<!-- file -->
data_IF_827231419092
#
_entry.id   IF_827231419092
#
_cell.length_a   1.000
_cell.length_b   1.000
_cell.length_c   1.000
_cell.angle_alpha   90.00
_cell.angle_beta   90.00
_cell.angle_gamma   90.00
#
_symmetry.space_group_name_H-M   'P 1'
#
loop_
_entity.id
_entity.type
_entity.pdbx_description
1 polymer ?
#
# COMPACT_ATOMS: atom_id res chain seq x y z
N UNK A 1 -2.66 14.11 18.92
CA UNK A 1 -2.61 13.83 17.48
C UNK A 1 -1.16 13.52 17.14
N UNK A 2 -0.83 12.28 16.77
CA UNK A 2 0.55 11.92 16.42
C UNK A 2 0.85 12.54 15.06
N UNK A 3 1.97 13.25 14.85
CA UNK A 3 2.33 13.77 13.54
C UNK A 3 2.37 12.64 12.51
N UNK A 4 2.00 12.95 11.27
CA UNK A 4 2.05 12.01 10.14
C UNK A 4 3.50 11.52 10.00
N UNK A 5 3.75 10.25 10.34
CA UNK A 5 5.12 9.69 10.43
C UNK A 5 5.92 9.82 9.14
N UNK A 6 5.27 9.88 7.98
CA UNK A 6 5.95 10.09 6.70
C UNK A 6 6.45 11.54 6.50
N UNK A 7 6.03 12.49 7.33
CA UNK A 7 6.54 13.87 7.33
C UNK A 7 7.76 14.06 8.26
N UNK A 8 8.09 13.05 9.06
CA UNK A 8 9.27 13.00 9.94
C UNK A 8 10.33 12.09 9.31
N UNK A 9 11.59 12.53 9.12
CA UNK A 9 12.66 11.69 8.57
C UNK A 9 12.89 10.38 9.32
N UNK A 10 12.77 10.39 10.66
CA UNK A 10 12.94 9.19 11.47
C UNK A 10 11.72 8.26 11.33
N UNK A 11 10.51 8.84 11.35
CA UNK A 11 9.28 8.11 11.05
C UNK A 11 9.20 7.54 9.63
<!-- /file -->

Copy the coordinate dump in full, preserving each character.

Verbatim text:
data_IF_827231419092
#
_entry.id   IF_827231419092
#
_cell.length_a   1.000
_cell.length_b   1.000
_cell.length_c   1.000
_cell.angle_alpha   90.00
_cell.angle_beta   90.00
_cell.angle_gamma   90.00
#
_symmetry.space_group_name_H-M   'P 1'
#
loop_
_entity.id
_entity.type
_entity.pdbx_description
1 polymer ?
#
# COMPACT_ATOMS: atom_id res chain seq x y z
N UNK A 1 -2.66 14.11 18.92
CA UNK A 1 -2.61 13.83 17.48
C UNK A 1 -1.16 13.52 17.14
N UNK A 2 -0.83 12.28 16.77
CA UNK A 2 0.55 11.92 16.42
C UNK A 2 0.85 12.54 15.06
N UNK A 3 1.97 13.25 14.85
CA UNK A 3 2.33 13.77 13.54
C UNK A 3 2.37 12.64 12.51
N UNK A 4 2.00 12.95 11.27
CA UNK A 4 2.05 12.01 10.14
C UNK A 4 3.50 11.52 10.00
N UNK A 5 3.75 10.25 10.34
CA UNK A 5 5.12 9.69 10.43
C UNK A 5 5.92 9.82 9.14
N UNK A 6 5.27 9.88 7.98
CA UNK A 6 5.95 10.09 6.70
C UNK A 6 6.45 11.54 6.50
N UNK A 7 6.03 12.49 7.33
CA UNK A 7 6.54 13.87 7.33
C UNK A 7 7.76 14.06 8.26
N UNK A 8 8.09 13.05 9.06
CA UNK A 8 9.27 13.00 9.94
C UNK A 8 10.33 12.09 9.31
N UNK A 9 11.59 12.53 9.12
CA UNK A 9 12.66 11.69 8.57
C UNK A 9 12.89 10.38 9.32
N UNK A 10 12.77 10.39 10.66
CA UNK A 10 12.94 9.19 11.47
C UNK A 10 11.72 8.26 11.33
N UNK A 11 10.51 8.84 11.35
CA UNK A 11 9.28 8.11 11.05
C UNK A 11 9.20 7.54 9.63